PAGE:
There was never any hint of children of their own being brought into this loveless marriage, and when William was presented to them, all his uncle said was "Right, you must be H_____'s boy, terrible that."  William was raised to be neither seen nor heard, which was probably why the thing that most affected his life came about. William, when he got around to learning how to talk, did so with an awful stutter. It was to become his defining characteristic, and would eventually led to him being dubbed by the rest of his classmates "Billy No-Mates."  Children around the world are cruel, whether they are in the schoolyard playing cricket, baseball, lacrosse, or football, and our lot was no exception. Uniformity is king with children, and if you are different in any way, fatter, skinner, have to wear thick glasses, walk with a limp, or stutter, you will be singled out and ganged up on by the rest of us. It is a great way to hide our own insecurities and flaws by mercilessly pointing out the real or perceived flaws of others, no matter that those flaws are what makes the human race so wonderfully diverse. How dull would life be if we were all flawless physical specimens with pretty blond hair and lovely cornflower blue eyes, and straight teeth?

 Don't mistake me, William was not abused or anything quite so dramatic, he was just raised by two people in a loveless marriage in a loveless household.  His childhood was not exactly Oliver Twist, but not quite Pollyanna either., It was, like most of ours somewhere in between. Not being in love with each other made his aunt and uncle almost physically incapable of expressing love for anyone else. It was a sad fate, and to his credit, William accepted it with as much grace as possible. Maybe things would have been different for him if his parents had lived, then again maybe not. The two most dangerous words in the English language are "What if?", and William's tale, just like many of ours, possessed numerous "what ifs".  When his stutter first manifested itself, his adopted parents reaction was "pity, that". A reaction similar to and about as heartfelt as their reaction to William's parents deaths. The uncle was probably, though he'd never admit it, pleased at least with that horrid stutter William would have no trouble with the "not being heard" part of his uncle's rules.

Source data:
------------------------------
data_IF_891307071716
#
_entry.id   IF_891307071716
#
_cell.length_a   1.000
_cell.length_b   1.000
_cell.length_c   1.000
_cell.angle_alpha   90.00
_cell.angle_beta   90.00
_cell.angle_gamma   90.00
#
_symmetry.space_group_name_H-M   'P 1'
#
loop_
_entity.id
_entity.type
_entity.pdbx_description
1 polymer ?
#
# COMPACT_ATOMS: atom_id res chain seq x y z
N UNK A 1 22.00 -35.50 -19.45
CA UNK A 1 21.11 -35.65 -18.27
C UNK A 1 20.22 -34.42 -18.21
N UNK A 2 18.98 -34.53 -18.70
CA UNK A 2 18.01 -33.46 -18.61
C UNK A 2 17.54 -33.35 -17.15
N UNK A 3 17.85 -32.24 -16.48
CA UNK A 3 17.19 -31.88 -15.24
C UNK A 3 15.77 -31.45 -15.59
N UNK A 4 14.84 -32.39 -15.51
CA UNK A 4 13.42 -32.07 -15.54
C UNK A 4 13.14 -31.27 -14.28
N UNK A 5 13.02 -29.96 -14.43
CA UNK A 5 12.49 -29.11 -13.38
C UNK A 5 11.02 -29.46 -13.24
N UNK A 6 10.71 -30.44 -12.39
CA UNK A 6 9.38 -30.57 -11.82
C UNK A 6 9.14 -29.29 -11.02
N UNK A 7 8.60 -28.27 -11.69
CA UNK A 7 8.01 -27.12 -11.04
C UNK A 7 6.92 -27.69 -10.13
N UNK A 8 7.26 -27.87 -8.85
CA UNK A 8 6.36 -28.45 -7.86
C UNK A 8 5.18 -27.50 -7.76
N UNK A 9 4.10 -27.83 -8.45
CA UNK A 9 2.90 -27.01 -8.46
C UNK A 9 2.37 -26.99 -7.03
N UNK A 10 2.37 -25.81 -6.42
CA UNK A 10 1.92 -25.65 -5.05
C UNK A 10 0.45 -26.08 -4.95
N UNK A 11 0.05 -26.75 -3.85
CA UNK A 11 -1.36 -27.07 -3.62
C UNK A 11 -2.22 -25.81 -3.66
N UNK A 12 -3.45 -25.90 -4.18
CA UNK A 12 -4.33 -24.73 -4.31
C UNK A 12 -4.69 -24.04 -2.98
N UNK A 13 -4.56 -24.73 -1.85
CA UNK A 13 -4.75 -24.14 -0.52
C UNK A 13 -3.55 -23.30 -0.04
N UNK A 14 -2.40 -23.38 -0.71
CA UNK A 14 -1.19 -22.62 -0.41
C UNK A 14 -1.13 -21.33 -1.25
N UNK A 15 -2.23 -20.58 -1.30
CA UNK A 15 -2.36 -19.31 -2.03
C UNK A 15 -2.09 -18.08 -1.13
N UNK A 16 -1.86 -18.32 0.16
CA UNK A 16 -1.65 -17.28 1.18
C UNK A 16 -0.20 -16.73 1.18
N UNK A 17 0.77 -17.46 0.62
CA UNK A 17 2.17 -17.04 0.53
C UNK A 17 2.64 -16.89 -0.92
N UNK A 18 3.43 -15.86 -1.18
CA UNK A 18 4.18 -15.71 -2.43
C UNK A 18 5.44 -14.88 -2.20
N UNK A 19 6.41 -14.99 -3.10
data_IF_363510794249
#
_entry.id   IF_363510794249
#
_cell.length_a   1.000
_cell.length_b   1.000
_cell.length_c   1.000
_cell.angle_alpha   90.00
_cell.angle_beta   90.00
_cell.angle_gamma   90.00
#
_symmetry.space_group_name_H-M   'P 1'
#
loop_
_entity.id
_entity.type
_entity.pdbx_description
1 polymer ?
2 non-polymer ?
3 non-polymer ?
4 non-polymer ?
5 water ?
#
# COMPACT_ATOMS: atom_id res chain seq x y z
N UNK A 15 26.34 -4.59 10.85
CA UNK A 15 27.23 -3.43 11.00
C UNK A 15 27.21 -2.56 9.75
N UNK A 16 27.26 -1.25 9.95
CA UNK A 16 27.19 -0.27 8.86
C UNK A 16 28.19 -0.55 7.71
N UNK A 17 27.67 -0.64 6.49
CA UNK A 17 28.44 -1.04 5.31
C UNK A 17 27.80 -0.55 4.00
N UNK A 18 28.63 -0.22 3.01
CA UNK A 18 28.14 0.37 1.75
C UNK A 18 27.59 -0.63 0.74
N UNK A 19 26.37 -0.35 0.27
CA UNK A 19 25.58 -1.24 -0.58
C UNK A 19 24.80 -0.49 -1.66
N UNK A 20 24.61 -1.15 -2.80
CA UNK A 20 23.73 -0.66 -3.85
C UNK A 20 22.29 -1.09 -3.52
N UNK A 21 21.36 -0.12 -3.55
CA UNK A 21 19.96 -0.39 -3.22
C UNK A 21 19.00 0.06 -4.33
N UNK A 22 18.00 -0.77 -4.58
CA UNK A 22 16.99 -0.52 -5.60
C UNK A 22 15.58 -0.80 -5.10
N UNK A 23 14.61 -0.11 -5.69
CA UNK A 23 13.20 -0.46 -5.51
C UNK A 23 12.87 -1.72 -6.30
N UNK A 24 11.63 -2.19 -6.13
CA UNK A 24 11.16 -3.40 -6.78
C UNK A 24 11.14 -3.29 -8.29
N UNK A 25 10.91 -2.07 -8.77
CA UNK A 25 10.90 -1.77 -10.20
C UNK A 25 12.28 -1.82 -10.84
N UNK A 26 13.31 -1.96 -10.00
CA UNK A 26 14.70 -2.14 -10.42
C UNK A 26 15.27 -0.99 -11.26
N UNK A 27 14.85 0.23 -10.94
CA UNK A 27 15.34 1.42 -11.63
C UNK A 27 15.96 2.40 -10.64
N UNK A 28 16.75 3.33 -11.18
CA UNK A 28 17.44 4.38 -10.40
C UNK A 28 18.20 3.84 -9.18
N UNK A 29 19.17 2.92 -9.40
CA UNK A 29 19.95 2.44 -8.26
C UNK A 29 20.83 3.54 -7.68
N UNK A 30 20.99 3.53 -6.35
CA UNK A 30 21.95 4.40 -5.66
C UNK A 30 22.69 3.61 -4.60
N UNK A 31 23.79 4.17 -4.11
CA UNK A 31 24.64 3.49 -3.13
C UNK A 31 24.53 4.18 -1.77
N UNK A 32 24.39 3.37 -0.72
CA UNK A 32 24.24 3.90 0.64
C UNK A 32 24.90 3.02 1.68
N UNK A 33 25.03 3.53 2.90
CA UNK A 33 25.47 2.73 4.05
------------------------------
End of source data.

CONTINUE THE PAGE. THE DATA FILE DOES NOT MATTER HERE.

The house William and his adopted parents lived in was not big, and it was rather isolated from the rest of the community. Therefore, William was raised mostly alone. The uncle wasn't there, and when he was could not really be bothered to show any interest in teaching William the things a 'normal' boy child learns from his male 'role-model'.  Some of us have an almost innate fear of being alone, we have abandonment issues that probably need to be worked out on a professional's couch (the type with letters behind their name, not the type you pay for 'going around the world'). One would have thought that William would, when he was faced with the enforced social circumstances of public schooling, seek some relief for the loneliness he suffered through whilst at home. Not so, he was very much a solitary child, the stutter was probably the main cause, but I like to think that even if he had the flawless diction of a Parisian songbird, William would have been just as much as loner.